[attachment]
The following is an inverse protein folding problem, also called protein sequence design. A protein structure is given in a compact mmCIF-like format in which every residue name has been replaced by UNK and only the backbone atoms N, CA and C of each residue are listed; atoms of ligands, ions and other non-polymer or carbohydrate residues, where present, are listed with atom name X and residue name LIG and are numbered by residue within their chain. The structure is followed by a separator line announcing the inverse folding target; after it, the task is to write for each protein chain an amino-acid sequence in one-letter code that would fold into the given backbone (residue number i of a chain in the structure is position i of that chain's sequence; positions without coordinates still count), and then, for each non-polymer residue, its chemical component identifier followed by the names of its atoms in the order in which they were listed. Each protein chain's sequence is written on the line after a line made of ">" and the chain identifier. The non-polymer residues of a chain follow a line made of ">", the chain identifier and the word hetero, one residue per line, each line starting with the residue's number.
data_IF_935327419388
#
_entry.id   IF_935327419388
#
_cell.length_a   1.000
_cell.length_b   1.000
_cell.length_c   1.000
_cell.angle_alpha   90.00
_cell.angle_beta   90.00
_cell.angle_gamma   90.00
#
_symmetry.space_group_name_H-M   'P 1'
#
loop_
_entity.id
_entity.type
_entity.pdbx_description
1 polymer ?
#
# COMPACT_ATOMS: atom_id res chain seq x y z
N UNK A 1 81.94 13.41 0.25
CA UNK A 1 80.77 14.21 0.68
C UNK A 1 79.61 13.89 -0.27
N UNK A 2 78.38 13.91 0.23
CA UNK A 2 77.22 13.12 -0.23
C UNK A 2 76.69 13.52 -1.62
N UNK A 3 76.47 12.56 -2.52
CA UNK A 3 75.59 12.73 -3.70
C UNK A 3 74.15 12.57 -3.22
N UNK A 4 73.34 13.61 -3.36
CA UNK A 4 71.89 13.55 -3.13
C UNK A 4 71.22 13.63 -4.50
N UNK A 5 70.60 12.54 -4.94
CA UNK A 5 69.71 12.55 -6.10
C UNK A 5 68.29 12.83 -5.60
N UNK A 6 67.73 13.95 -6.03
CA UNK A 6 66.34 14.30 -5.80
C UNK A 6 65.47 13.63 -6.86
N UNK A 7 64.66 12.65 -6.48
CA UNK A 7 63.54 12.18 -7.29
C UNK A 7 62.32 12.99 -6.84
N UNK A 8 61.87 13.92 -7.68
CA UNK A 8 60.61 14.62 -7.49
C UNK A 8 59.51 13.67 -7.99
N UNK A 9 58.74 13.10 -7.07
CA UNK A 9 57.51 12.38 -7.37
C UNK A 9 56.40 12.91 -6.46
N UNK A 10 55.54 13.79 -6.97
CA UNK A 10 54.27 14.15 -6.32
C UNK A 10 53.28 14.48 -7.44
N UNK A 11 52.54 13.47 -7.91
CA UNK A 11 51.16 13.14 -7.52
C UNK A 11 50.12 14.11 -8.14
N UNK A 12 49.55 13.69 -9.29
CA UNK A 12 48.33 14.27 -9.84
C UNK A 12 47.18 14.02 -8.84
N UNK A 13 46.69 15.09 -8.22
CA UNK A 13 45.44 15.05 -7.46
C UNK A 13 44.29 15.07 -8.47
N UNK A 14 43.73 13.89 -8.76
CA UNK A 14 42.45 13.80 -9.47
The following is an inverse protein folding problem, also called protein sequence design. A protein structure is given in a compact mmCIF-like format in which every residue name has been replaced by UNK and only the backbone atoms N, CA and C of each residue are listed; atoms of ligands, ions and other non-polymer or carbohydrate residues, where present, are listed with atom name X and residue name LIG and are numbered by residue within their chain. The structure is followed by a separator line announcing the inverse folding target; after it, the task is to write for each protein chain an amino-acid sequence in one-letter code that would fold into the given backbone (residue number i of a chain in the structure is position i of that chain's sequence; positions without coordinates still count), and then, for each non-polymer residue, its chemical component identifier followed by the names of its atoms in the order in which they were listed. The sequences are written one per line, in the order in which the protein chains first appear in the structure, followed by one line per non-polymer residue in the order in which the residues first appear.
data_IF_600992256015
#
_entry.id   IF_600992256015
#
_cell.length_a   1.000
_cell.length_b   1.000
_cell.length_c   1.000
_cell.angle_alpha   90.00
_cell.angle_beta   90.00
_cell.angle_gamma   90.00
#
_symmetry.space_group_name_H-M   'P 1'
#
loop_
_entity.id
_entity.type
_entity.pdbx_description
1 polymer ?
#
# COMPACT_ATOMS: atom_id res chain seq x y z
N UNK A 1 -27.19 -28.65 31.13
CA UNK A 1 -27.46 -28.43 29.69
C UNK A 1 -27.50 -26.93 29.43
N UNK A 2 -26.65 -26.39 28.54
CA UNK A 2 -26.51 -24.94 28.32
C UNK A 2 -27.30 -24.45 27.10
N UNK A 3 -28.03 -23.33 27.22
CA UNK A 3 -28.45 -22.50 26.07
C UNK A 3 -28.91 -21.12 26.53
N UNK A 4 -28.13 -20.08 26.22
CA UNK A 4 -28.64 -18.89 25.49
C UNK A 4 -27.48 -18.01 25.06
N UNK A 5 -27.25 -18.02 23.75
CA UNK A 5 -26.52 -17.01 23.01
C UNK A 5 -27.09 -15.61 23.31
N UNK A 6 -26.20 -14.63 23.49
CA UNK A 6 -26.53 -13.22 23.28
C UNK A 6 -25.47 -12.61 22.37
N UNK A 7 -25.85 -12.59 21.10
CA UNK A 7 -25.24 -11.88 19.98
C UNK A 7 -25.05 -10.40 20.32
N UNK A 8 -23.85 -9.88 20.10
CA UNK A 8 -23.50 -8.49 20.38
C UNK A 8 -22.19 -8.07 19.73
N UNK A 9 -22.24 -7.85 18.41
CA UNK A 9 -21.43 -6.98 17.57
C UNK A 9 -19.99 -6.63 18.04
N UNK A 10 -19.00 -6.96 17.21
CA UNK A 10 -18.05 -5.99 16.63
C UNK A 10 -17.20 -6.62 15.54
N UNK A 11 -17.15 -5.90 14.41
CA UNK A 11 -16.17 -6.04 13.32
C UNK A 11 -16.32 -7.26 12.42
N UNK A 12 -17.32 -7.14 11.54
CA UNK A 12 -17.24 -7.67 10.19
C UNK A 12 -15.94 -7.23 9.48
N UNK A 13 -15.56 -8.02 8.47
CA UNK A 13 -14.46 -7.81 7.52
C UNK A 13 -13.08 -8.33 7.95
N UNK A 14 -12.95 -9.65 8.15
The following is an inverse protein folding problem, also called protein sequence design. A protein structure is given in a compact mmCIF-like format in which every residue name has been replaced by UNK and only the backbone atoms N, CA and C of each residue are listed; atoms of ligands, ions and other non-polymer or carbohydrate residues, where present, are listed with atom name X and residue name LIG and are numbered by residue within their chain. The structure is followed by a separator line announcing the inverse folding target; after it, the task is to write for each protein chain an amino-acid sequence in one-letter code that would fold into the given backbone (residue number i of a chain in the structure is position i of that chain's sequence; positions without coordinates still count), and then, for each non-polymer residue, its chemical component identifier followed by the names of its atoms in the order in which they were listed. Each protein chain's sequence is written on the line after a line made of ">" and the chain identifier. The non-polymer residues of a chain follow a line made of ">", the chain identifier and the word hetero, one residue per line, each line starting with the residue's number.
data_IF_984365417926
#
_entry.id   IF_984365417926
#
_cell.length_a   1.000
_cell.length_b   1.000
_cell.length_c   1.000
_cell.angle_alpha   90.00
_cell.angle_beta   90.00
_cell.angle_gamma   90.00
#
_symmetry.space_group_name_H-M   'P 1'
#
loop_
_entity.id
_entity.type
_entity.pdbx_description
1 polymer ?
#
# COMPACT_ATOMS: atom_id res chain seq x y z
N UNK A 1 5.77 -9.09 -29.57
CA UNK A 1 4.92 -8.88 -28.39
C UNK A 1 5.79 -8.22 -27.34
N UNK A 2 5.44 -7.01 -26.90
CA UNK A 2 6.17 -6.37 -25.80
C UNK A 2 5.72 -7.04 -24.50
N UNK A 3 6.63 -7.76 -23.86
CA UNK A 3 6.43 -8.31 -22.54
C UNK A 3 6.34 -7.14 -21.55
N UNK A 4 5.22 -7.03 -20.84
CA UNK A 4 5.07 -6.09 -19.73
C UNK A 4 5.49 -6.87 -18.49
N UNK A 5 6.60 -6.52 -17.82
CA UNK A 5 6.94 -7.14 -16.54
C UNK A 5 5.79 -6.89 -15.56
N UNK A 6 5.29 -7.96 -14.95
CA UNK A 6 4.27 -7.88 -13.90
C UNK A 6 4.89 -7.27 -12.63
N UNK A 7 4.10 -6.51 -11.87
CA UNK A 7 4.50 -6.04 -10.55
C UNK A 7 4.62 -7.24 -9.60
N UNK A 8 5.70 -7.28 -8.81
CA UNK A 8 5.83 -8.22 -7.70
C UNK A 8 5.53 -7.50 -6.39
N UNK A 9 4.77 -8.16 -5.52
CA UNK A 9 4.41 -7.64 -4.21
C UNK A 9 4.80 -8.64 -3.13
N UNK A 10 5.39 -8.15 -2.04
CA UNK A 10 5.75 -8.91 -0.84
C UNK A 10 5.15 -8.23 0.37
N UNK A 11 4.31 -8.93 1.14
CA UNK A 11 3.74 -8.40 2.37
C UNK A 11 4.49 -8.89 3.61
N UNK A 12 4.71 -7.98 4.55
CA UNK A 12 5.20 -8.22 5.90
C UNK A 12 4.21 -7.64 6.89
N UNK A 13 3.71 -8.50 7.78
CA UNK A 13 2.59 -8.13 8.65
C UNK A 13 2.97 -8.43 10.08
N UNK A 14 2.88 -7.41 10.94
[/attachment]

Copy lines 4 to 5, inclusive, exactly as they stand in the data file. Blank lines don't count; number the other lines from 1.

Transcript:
_entry.id   IF_935327419388
#